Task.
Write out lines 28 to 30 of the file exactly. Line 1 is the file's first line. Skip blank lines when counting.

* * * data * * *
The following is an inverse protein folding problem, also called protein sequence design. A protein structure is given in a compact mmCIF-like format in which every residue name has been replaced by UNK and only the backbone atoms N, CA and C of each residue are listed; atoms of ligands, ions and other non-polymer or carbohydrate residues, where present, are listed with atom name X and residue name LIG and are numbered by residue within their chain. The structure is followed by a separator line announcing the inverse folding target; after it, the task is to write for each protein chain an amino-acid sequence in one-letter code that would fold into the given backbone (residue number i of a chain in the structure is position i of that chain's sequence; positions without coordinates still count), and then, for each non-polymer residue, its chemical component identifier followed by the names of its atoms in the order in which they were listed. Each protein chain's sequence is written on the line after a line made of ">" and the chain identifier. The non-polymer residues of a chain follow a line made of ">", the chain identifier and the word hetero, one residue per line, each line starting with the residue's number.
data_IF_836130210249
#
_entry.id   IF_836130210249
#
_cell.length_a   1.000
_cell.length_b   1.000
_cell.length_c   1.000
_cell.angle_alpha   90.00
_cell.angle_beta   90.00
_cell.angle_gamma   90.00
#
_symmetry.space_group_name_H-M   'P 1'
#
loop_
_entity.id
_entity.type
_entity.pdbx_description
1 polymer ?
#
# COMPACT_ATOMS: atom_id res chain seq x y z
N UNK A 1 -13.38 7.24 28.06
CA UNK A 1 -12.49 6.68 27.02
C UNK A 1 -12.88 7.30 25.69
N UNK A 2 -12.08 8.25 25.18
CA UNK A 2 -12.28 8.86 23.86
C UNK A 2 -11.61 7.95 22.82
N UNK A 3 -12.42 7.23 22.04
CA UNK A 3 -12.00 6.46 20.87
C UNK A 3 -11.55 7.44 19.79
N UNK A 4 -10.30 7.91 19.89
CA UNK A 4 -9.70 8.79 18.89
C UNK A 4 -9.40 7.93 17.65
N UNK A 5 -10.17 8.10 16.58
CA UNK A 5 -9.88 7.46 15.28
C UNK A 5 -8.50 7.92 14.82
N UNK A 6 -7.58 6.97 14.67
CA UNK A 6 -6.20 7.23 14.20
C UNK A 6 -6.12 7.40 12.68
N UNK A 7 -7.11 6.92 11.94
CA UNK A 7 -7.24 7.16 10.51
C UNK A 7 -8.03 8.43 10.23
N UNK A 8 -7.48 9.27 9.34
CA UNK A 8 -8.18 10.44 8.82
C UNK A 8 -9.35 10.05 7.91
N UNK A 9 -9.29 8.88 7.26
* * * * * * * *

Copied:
N UNK A 3 -12.42 7.23 22.04
CA UNK A 3 -12.00 6.46 20.87
C UNK A 3 -11.55 7.44 19.79